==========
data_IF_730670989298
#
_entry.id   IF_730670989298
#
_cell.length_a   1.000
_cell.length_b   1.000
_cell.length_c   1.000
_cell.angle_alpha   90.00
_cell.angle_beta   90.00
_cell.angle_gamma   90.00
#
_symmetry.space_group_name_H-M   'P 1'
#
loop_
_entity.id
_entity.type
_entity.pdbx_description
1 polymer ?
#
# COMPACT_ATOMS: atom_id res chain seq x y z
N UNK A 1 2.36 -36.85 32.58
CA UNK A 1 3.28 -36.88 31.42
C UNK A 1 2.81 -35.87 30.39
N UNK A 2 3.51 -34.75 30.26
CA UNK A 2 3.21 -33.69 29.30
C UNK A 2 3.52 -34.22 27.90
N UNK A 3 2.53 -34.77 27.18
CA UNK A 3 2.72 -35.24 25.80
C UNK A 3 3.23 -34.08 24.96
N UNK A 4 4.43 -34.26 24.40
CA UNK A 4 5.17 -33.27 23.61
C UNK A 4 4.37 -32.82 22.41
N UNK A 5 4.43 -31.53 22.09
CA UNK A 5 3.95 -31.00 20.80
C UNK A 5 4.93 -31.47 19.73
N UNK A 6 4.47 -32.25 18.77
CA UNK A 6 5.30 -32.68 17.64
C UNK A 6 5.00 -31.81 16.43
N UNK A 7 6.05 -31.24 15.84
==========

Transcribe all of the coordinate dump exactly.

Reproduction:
data_IF_730670989298
#
_entry.id   IF_730670989298
#
_cell.length_a   1.000
_cell.length_b   1.000
_cell.length_c   1.000
_cell.angle_alpha   90.00
_cell.angle_beta   90.00
_cell.angle_gamma   90.00
#
_symmetry.space_group_name_H-M   'P 1'
#
loop_
_entity.id
_entity.type
_entity.pdbx_description
1 polymer ?
#
# COMPACT_ATOMS: atom_id res chain seq x y z
N UNK A 1 2.36 -36.85 32.58
CA UNK A 1 3.28 -36.88 31.42
C UNK A 1 2.81 -35.87 30.39
N UNK A 2 3.51 -34.75 30.26
CA UNK A 2 3.21 -33.69 29.30
C UNK A 2 3.52 -34.22 27.90
N UNK A 3 2.53 -34.77 27.18
CA UNK A 3 2.72 -35.24 25.80
C UNK A 3 3.23 -34.08 24.96
N UNK A 4 4.43 -34.26 24.40
CA UNK A 4 5.17 -33.27 23.61
C UNK A 4 4.37 -32.82 22.41
N UNK A 5 4.43 -31.53 22.09
CA UNK A 5 3.95 -31.00 20.80
C UNK A 5 4.93 -31.47 19.73
N UNK A 6 4.47 -32.25 18.77
CA UNK A 6 5.30 -32.68 17.64
C UNK A 6 5.00 -31.81 16.43
N UNK A 7 6.05 -31.24 15.84